Weaving is a traditional craft in the Philippines that has been practised for centuries by indigenous tribes. Weaving skills have been passed down through the generations and are employed to create a wide range of products from hats and handbags to rugs and roofs. A variety of materials are used including nipa palm
fronds and fibers from abaca
plants (a species of banana tree native to the Philippines). Many Kiva borrowers in the Philippines use their loans to develop their weaving businesses. Here are just a few examples of borrowers creating beautiful and useful woven products...
Erlinda - Photo Credit: Joanne Gan
Erlinda is from Negros Occidental, Philippines. Her primary business is weaving nipa palm to make roofing materials – and she makes over 1,000 of these pieces in one week. She pours the profits of her business into the educational expenses of her six sons – hoping, like most parents around the world, that they will have a brighter future.
Evangeline P. - Photo Credit: Community Transformation Credit Cooperative.
This is Evangeline P. of Camarin, Caloocan City. Evangeline buys scrap fabrics from neighboring garment factories and weaves each thick strand to fashion them into beautiful foot rugs and placemats. She has been in this industry for 15 years and enjoys her work. She earns 250 Philippine pesos a day.
Encarnacion C. - Photo Credit: Ahon sa Hirap, Inc.
Encarnacion C. lives in the Antique province in the Philippines. She attended a Department of Trade and Industry training course about handicraft making ten years ago. After the course, she started a small business weaving sleeping mats using pandan leaf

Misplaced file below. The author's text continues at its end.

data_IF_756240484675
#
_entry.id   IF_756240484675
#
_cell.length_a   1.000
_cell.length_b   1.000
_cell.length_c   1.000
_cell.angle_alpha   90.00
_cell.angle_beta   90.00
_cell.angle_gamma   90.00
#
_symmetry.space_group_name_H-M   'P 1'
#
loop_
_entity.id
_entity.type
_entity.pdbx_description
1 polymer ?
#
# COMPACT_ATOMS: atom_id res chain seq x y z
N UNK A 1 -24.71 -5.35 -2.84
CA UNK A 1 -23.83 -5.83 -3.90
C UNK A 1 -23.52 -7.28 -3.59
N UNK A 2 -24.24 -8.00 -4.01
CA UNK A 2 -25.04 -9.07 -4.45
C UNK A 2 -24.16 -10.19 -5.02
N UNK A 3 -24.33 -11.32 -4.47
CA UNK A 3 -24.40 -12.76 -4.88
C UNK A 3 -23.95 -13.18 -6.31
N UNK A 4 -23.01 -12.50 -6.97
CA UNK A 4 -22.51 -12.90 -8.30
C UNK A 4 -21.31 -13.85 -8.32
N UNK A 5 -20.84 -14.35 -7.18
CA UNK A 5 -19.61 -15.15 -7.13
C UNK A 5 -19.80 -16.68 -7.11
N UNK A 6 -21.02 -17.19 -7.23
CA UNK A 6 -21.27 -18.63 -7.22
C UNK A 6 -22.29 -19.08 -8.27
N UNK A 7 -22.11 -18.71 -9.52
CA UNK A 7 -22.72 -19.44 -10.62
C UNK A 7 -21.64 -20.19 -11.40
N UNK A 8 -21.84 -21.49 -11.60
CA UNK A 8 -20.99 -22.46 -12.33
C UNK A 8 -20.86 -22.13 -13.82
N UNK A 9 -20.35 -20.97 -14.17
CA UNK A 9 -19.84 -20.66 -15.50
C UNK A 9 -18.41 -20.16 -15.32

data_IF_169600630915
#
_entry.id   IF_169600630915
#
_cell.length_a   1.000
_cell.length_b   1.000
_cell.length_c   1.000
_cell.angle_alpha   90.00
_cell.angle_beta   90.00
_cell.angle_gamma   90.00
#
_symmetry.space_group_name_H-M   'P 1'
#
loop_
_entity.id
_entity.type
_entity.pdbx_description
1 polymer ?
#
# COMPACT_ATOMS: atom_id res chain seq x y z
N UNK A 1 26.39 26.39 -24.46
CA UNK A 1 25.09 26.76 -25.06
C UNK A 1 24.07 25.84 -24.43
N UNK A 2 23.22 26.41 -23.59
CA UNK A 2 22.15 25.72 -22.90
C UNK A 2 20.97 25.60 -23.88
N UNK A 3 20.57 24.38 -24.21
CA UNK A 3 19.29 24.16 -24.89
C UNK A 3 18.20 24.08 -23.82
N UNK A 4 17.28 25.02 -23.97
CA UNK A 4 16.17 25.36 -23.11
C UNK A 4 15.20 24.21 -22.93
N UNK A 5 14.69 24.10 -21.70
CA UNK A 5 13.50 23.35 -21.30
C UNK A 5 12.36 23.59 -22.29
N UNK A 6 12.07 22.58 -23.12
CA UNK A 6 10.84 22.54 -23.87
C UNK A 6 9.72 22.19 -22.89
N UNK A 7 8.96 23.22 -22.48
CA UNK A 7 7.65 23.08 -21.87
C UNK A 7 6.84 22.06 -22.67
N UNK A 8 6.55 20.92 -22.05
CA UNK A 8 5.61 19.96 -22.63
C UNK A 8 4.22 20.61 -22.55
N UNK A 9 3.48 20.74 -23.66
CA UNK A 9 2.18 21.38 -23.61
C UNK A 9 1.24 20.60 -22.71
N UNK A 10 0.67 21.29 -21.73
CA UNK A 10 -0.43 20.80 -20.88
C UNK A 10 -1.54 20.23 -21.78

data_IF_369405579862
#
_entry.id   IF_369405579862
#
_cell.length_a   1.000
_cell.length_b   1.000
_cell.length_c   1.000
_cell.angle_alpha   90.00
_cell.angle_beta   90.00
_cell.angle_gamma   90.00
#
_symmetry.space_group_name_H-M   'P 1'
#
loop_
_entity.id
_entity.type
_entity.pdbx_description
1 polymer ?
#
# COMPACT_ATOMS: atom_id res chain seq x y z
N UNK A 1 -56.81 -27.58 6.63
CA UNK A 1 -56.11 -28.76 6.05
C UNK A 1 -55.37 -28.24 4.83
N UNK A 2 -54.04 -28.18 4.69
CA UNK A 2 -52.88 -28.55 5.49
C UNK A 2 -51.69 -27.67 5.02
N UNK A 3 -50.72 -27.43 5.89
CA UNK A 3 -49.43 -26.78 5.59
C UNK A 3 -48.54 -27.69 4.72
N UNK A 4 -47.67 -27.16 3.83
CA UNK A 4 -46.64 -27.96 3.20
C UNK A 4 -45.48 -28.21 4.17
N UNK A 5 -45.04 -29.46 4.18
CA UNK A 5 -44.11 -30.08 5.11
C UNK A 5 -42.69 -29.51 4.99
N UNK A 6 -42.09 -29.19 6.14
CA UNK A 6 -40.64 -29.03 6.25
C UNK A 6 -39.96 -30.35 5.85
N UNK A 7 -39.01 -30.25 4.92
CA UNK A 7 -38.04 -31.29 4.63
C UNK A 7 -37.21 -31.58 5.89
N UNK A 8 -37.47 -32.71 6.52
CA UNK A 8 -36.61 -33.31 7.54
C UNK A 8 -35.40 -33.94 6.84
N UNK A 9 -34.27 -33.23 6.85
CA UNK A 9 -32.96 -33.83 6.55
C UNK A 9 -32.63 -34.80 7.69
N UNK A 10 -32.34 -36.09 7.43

(a kind of palm). Now she makes other kinds of handicrafts such as hats, native bags made from abaca fiber, placemats made from twigs, and other decorative pieces. Many souvenir shop owners visit Encarnacion's village to buy her products.
Ruth A. - Photo Credit: Gata Daku Multi-purpose Cooperative
Ruth A. is from Zamboanga del Sur, Phillipines. To make a living, Ruth owns & operates a business weaving and selling sawali (woven bamboo wall) to local businesses and community members. Ruth has been engaged in her business for over three years and her rugs are very popular. She is earning approximately 3000 Philippine pesos a month.
Leonora C. - Photo Credit: Center for Community Transformation Credit Cooperative
Leonora C. lives in Cavite City, Philippines and is the mother of six children. Leonora operates a rug and textile making business. Her products range in size from small coaster size pieces to much larger items such as doormats, braided quilts and bed covers. Her regular customers are her neighbors and the local community. She uses her loans to buy raw materials including fabrics, thread and newspapers for patterns. She earns a minimum of 200 Philippine pesos in sales each day.
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